Perhaps you have read some great ideas, you have decided how you want to present them, but now comes the moment of truth...how do you go out and perform these effects?
If you are working towards doing magic for any pay at all, you want to be good right away, right?
Yes, and no, are the correct answers.
You don't want to be paid as a mentalist or magician without experience. Doing poorly and trying to excuse it as being new to the field won't make your customers any happier, and you will have harmed all mentalists or magicians in the process.
"We already had one of those at our party - he was horrible. Let's book a band instead."
The fear has built in you, you want to perform, you want to be paid eventually, you want to be good and not fail. How do you do all of that?
The answer is, you can't. Not at first. Stay with me.
What all performers do, even most Broadway shows and major touring acts, as well as stand up comedians and magicians, is try out new material somewhere that it won't matter so much. All performers try out new material in out of the way places, often without any pay at all, so if they don't do well, few people will notice and no one can complain they paid a decent sum of money to see them.
If you want to try to break in new material, begin in this way. Try it out in real life, some place where you can perform it for free, so if it doesn't work you are not harming your reputation or what people are paying you to do.
Many of us began doing things in hospitals, small benefits, open mic nights, and other places where there is a need to have people come in and give attention to others, to lift their spirits, without pay. Talk to people in charge of such things and tell them that you simply want to help out and won't ask for pay. Then you can do things you know how to do, and add in other things you are not sure of as much.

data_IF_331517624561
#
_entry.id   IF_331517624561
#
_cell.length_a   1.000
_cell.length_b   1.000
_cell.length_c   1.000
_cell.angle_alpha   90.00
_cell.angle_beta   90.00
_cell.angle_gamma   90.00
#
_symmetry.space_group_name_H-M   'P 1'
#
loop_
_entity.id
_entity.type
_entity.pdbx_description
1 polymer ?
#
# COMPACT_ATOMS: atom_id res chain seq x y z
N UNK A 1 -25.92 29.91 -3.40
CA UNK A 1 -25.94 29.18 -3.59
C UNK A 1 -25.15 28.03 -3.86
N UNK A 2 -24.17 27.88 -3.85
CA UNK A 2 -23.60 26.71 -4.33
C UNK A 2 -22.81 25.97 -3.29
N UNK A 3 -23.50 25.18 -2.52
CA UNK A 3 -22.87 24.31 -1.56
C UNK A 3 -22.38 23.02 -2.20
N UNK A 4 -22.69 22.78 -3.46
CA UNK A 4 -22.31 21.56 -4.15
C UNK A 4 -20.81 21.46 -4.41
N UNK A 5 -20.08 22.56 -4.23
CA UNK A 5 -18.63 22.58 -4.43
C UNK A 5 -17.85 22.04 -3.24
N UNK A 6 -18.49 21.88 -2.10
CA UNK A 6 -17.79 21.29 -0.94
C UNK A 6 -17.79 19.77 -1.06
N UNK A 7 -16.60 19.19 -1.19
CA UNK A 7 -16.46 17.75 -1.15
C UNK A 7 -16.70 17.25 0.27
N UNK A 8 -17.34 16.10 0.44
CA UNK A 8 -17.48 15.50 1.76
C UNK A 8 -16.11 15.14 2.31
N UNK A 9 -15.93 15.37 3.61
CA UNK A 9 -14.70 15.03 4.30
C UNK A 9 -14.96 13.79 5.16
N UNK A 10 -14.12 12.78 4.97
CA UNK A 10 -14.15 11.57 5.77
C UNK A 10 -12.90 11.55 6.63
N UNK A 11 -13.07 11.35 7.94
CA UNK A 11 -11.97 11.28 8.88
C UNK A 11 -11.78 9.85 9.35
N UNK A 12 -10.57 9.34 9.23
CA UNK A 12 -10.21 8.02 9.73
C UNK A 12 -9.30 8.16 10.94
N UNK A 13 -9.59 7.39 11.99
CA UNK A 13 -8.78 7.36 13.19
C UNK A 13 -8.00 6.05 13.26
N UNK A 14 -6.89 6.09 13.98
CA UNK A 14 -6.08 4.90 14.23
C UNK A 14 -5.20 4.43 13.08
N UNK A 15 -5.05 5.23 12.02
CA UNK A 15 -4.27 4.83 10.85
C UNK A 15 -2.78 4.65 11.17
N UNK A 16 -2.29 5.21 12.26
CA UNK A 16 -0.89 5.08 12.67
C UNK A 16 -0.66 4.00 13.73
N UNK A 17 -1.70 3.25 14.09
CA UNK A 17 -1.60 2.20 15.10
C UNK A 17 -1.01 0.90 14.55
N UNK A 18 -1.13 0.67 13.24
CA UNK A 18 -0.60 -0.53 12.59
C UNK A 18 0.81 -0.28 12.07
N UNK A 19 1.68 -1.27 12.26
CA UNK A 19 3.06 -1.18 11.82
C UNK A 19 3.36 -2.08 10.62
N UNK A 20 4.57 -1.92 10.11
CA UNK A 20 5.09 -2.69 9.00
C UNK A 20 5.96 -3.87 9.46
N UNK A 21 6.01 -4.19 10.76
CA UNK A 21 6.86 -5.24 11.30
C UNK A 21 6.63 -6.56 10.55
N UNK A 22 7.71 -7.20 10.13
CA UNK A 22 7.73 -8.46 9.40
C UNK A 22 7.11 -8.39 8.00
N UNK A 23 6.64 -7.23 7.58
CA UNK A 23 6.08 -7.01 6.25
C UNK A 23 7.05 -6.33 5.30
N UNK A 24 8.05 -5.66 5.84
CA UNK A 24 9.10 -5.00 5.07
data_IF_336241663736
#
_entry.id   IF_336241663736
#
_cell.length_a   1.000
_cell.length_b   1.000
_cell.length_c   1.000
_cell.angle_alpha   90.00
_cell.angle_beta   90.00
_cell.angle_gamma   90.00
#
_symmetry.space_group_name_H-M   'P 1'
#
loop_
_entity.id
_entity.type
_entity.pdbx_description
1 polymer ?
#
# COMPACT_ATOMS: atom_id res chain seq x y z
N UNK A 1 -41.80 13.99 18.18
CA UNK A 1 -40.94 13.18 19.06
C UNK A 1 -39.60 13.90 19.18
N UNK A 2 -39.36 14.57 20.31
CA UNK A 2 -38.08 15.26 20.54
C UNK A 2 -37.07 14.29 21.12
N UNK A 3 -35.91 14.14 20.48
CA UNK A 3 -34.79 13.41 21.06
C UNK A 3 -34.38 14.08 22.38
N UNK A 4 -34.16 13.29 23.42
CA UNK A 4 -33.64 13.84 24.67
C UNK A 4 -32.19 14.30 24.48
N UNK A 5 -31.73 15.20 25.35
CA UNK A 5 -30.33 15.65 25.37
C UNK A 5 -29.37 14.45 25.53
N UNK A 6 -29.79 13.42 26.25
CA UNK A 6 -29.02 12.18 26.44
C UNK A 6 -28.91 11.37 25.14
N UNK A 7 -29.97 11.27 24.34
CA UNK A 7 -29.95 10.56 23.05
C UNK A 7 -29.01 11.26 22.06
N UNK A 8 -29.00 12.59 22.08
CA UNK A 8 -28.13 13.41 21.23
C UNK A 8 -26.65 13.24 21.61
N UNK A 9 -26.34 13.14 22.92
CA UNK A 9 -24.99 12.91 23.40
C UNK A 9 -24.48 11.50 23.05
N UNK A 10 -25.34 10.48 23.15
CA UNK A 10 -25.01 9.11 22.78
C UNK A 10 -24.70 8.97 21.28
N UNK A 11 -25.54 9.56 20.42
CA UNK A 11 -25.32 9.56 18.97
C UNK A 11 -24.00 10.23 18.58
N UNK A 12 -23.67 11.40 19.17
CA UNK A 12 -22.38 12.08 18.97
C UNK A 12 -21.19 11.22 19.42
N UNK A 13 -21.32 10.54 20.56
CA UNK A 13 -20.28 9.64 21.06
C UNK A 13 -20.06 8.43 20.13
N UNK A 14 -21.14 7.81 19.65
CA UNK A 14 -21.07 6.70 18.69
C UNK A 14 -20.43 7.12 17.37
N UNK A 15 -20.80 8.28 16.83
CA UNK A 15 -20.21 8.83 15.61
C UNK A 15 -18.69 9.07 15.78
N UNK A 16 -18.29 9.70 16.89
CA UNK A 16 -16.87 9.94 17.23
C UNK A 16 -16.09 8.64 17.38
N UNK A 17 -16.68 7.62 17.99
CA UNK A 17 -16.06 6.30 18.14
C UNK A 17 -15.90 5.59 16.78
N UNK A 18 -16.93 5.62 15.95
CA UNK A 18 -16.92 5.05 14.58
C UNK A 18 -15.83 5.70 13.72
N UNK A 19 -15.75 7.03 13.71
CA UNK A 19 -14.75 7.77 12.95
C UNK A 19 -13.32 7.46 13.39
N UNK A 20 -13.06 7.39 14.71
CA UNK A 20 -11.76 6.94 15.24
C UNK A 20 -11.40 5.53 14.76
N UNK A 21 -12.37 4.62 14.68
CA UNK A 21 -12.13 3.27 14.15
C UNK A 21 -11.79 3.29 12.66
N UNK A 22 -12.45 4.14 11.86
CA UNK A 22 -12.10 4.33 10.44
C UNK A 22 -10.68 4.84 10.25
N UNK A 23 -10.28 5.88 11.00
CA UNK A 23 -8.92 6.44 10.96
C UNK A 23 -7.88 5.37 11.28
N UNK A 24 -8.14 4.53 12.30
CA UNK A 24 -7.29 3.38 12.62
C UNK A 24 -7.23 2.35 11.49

Nothing tells you what's going to work or not than performing it with real people. Work in bars, restaurants, hospitals, any place where people want to be entertained, or have a need, but don't want to pay you. Always get permission to do this first - including restaurants - of course.
The best way to learn is to do.
Perform in smaller segments to try each part out. If the situation allows, you can mix in one new thing with one or two tried and tested things if you have those, for personal comfort and guaranteed audience reaction as well.
Doing is huge part of learning how to do.
You can always adjust, and keep adjusting, because that's what pros do until they feel like something is just right for them and the audience. It doesn't happen the first time, every time, right out of the gate. Everything evolves as you perform it.
Rather than let that concern you, embrace it. Expect to evolve.
Do and you will learn how to do.
In a word, the best way to learn to do something is to do it.
The best way to change a less than spectacular audience reaction is to change how you do what you are doing.
The only way you will know what to change is to do an effect for many real audiences.
Perform at places in need, and for free, and you will get much useful feedback without harming your reputation or the reputations of fellow performers.
Then, expect to evolve. Don't be upset when what you do isn't perfect right away.
Expect to evolve. Then change and keep changing until you have the effect the way you and audiences like it.
Nearly every performer in every art form has dealt with taking the leap into performing, or presenting new material, in this manner.
just be the way for you too.
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